Varnishing Your Painting

Varnishing Your Painting

PATIENCE! The key word to varnishing a painting. The paint film requires time to add bits of oxygen to the painting.  There is nothing to accelerate the oxidation process. A painting can feel dry to the touch and a product like Liquin can accelerate the drying process (to the touch), not the oxidation of the paint. That requires time and patience. Stopping that process can compromise the long-term stability of the painting. The oxidation process of the paint can take 6 months and more time if it is thick paint.  If it is necessary for you to add varnish, use a light coat of spray retouch varnish.

I varnish my painting because I like the look and it makes a painting easier to clean. The colors become richer, the darks “sink” into the canvas as they dry. Varnishing will make your darks appear as they did when you first applied the paint, creating an even surface to the painting.. But varnishing isn’t necessary and is an aesthetic decision of the artist.

Gamvar by Gamblin

Robert Gamblin of Gamblin Colors recommends varnishing paintings unless artists dislike the look. Waiting 3 – 6 months to varnish is best, but artists using Gamvar can safely varnish sooner because Gamvar’s mild solvent will not dissolve the glaze layers of paintings. Today’s paintings dry quicker including Gamblin Artists’ Grade Oil Colors which dry more quickly than oil paints of past centuries. (The linseed oil today is more refined with less contaminants to slow the drying process.)

Gamvar is better than dammar varnish because it does not yellow and remains easy to remove with mild solvents such as Gamsol OMS.

Click for more information on Gamblin Varnishes

Winsor & Newton Varnish

When varnishing an oil painting, it is essential that the painting is dry for at least 6 months according to Winsor & Newton.
How can you tell if the oil painting is completely dry? According to Winsor & Newton, dip a lint-free rag in solvent such as W & N Artists’ White Spirit, gently rub on the paint. If color shows on the rag, the painting is not dry and shouldn’t be varnished.

So, what should you do if you want your painting varnished before it sits around in your studio for 6 months to a year drying? I use a temporary/retouch varnish.

Before using a retouch varnish or final varnish

  • Varnish in a dust free environment
  • Clean all dust or brush hairs off the painting to be varnished
  • Varnish one entire coat in one sitting. Do not stop part way through.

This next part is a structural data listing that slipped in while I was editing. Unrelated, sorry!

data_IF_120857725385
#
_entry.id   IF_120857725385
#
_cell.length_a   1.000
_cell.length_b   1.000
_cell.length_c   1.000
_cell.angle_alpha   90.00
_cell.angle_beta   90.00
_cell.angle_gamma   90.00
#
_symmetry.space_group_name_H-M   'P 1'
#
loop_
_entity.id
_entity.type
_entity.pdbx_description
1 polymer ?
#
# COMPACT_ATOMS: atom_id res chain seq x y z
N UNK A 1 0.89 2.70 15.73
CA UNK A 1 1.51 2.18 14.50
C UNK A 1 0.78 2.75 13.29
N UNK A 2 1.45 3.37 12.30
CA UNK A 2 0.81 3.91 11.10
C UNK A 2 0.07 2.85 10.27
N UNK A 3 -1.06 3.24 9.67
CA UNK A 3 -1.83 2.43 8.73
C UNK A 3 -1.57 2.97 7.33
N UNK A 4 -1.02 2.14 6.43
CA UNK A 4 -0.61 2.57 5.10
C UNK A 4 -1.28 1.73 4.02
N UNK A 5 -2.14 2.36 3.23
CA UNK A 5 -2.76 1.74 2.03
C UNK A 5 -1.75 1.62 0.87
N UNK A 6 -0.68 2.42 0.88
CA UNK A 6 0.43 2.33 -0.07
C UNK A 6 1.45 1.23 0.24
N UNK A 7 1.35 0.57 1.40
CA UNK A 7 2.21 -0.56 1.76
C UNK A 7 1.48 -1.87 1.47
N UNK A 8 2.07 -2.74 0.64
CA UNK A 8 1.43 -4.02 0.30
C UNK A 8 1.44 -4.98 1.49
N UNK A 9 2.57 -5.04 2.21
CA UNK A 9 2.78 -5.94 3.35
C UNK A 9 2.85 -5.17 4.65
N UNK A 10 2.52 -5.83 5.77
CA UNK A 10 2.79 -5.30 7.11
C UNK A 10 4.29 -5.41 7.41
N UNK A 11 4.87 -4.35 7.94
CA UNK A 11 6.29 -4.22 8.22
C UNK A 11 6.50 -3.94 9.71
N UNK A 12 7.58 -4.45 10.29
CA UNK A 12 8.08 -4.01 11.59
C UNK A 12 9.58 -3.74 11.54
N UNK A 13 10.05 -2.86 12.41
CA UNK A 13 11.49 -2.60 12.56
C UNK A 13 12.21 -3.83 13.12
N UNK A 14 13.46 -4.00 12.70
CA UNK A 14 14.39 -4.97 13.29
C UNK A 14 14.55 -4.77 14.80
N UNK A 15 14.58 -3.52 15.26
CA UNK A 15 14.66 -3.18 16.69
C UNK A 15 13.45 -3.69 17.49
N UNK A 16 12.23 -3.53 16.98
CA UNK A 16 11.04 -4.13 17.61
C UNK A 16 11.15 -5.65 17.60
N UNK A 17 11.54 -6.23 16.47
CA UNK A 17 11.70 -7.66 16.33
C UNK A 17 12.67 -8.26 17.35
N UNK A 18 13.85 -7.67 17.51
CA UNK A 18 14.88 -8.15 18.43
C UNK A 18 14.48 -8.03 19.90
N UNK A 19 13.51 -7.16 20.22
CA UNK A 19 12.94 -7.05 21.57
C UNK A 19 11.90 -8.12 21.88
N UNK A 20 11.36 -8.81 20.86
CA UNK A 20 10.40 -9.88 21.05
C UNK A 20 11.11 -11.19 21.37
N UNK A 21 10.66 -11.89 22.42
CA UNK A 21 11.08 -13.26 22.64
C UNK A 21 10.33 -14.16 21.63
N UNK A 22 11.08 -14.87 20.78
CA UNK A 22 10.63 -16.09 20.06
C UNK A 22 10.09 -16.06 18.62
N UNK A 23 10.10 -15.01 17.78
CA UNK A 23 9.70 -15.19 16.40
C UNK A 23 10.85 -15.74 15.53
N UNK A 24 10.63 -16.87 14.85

• Use even, thin strokes over the entire painting.
  • Make sure to have good ventilation while you varnish.
  • Your varnished painting will be dry in a day or two.

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Retouch Varnish

  • Retouch varnish can be applied almost immediately when the painting feels dry to the touch.
  • A thin layer of retouch varnish allows the paint to continue drying.
  • It can be easily removed before the final varnish.
  • Retouch varnish can be easily sprayed on for an even coat.
  • It can also be brushed on. But if the paint is still slightly wet in a few places, it will smear.
  • I can send my paintings to a gallery or collector before the final varnish with a retouch varnish on them.
  • Retouch varnish doesn’t have a nice a look as varnish. Sometimes, I’ve seen it “sink in” in places on the painting.
  • Inform your gallery or collector about the varnishing, if it needs to have the final varnish or if it is retouch varnish.
  • If I sell to someone in town and I haven’t applied the final varnish, I offer to make an appointment with them the following year to apply the final varnish. They can also take the painting to a curator or give them directions and products to do the job themselves. It depends on what you and they feel comfortable with.

Final Varnish

  • The final varnish looks the nicest, but you need patience to wait for the paint to dry.
  • The retouch varnish doesn’t need to be removed before adding the final varnish.
  • There should be two coats of varnish applied to a painting.
  • Wait overnight before applying the second coat.
  • Like house paint, the varnish should be applied in thin layers.
  • There are many varnish finishes from matte to high gloss and in between. Some varnishes will yellow or crack with age, others are clear. So, research varnishes before trying one.
  • Try the varnish on an old painting to see if you like the finish.
  • Use even strokes in one direction for each layer
  • Use a soft brush that won’t leave brush marks.

As I’ve said before, I almost always send my paintings out with retouch varnish because of time constraints. The new collector can sent out the painting to be varnished by a curator.

If you have any questions, feel free to post them.

 

 

 

4 Responses to Varnishing Your Painting

  1. Thanks for the very informative post, Becky! I came upon it through Daily Paintworks.

  2. Becky Joy says:

    Thank you for stopping by Nancy. I’m glad you enjoyed it.

  3. An excellent article. Nice and concise with all the essential points covered.
    Thank you.

  4. Becky Joy says:

    Thank you Marion. I appreciate your stopping by and commenting.

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